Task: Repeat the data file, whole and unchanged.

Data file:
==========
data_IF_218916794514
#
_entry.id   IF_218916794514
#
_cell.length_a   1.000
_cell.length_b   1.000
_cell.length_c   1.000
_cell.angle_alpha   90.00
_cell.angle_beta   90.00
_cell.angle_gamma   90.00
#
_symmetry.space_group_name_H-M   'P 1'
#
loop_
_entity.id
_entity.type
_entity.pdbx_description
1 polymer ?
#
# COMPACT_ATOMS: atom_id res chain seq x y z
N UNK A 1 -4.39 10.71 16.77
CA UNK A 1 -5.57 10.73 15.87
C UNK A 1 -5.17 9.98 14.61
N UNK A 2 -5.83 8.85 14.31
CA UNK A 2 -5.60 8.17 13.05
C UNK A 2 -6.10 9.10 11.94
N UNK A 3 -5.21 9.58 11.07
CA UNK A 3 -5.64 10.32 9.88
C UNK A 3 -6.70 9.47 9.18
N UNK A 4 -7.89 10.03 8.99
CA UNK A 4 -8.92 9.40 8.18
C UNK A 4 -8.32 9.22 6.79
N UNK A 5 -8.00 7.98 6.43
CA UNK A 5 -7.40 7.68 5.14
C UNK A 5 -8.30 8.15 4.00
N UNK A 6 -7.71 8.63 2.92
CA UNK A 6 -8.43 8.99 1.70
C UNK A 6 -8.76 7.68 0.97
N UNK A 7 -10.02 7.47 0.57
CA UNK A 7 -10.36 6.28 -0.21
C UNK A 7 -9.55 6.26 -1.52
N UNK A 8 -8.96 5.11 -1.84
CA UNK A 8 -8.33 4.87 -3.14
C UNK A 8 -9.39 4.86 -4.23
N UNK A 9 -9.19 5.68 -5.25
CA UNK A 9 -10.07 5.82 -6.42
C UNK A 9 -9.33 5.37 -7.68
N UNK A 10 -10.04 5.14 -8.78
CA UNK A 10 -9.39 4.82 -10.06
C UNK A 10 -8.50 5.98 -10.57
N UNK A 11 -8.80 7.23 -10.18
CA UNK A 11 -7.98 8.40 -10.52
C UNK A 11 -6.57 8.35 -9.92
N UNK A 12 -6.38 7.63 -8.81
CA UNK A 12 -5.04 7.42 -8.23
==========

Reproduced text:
data_IF_218916794514
#
_entry.id   IF_218916794514
#
_cell.length_a   1.000
_cell.length_b   1.000
_cell.length_c   1.000
_cell.angle_alpha   90.00
_cell.angle_beta   90.00
_cell.angle_gamma   90.00
#
_symmetry.space_group_name_H-M   'P 1'
#
loop_
_entity.id
_entity.type
_entity.pdbx_description
1 polymer ?
#
# COMPACT_ATOMS: atom_id res chain seq x y z
N UNK A 1 -4.39 10.71 16.77
CA UNK A 1 -5.57 10.73 15.87
C UNK A 1 -5.17 9.98 14.61
N UNK A 2 -5.83 8.85 14.31
CA UNK A 2 -5.60 8.17 13.05
C UNK A 2 -6.10 9.10 11.94
N UNK A 3 -5.21 9.58 11.07
CA UNK A 3 -5.64 10.32 9.88
C UNK A 3 -6.70 9.47 9.18
N UNK A 4 -7.89 10.03 8.99
CA UNK A 4 -8.92 9.40 8.18
C UNK A 4 -8.32 9.22 6.79
N UNK A 5 -8.00 7.98 6.43
CA UNK A 5 -7.40 7.68 5.14
C UNK A 5 -8.30 8.15 4.00
N UNK A 6 -7.71 8.63 2.92
CA UNK A 6 -8.43 8.99 1.70
C UNK A 6 -8.76 7.68 0.97
N UNK A 7 -10.02 7.47 0.57
CA UNK A 7 -10.36 6.28 -0.21
C UNK A 7 -9.55 6.26 -1.52
N UNK A 8 -8.96 5.11 -1.84
CA UNK A 8 -8.33 4.87 -3.14
C UNK A 8 -9.39 4.86 -4.23
N UNK A 9 -9.19 5.68 -5.25
CA UNK A 9 -10.07 5.82 -6.42
C UNK A 9 -9.33 5.37 -7.68
N UNK A 10 -10.04 5.14 -8.78
CA UNK A 10 -9.39 4.82 -10.06
C UNK A 10 -8.50 5.98 -10.57
N UNK A 11 -8.80 7.23 -10.18
CA UNK A 11 -7.98 8.40 -10.52
C UNK A 11 -6.57 8.35 -9.92
N UNK A 12 -6.38 7.63 -8.81
CA UNK A 12 -5.04 7.42 -8.23